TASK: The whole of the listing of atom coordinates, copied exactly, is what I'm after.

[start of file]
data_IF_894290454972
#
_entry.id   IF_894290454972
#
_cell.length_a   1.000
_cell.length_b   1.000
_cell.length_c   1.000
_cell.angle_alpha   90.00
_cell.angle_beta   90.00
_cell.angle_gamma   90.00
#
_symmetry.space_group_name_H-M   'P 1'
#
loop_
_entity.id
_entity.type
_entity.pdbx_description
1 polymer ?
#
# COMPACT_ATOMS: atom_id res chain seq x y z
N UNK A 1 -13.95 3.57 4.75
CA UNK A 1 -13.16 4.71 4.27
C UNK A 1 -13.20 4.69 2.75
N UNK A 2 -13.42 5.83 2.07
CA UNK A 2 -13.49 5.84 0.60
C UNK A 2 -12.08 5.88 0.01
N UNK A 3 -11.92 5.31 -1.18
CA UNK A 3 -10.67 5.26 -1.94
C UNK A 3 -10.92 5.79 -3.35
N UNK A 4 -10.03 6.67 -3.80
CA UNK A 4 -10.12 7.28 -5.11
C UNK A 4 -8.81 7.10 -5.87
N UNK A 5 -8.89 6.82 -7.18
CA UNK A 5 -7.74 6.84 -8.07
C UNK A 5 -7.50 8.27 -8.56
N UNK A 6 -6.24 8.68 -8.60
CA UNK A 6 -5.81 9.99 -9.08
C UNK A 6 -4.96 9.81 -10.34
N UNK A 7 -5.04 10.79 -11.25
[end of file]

data_IF_894290454972
#
_entry.id   IF_894290454972
#
_cell.length_a   1.000
_cell.length_b   1.000
_cell.length_c   1.000
_cell.angle_alpha   90.00
_cell.angle_beta   90.00
_cell.angle_gamma   90.00
#
_symmetry.space_group_name_H-M   'P 1'
#
loop_
_entity.id
_entity.type
_entity.pdbx_description
1 polymer ?
#
# COMPACT_ATOMS: atom_id res chain seq x y z
N UNK A 1 -13.95 3.57 4.75
CA UNK A 1 -13.16 4.71 4.27
C UNK A 1 -13.20 4.69 2.75
N UNK A 2 -13.42 5.83 2.07
CA UNK A 2 -13.49 5.84 0.60
C UNK A 2 -12.08 5.88 0.01
N UNK A 3 -11.92 5.31 -1.18
CA UNK A 3 -10.67 5.26 -1.94
C UNK A 3 -10.92 5.79 -3.35
N UNK A 4 -10.03 6.67 -3.80
CA UNK A 4 -10.12 7.28 -5.11
C UNK A 4 -8.81 7.10 -5.87
N UNK A 5 -8.89 6.82 -7.18
CA UNK A 5 -7.74 6.84 -8.07
C UNK A 5 -7.50 8.27 -8.56
N UNK A 6 -6.24 8.68 -8.60
CA UNK A 6 -5.81 9.99 -9.08
C UNK A 6 -4.96 9.81 -10.34
N UNK A 7 -5.04 10.79 -11.25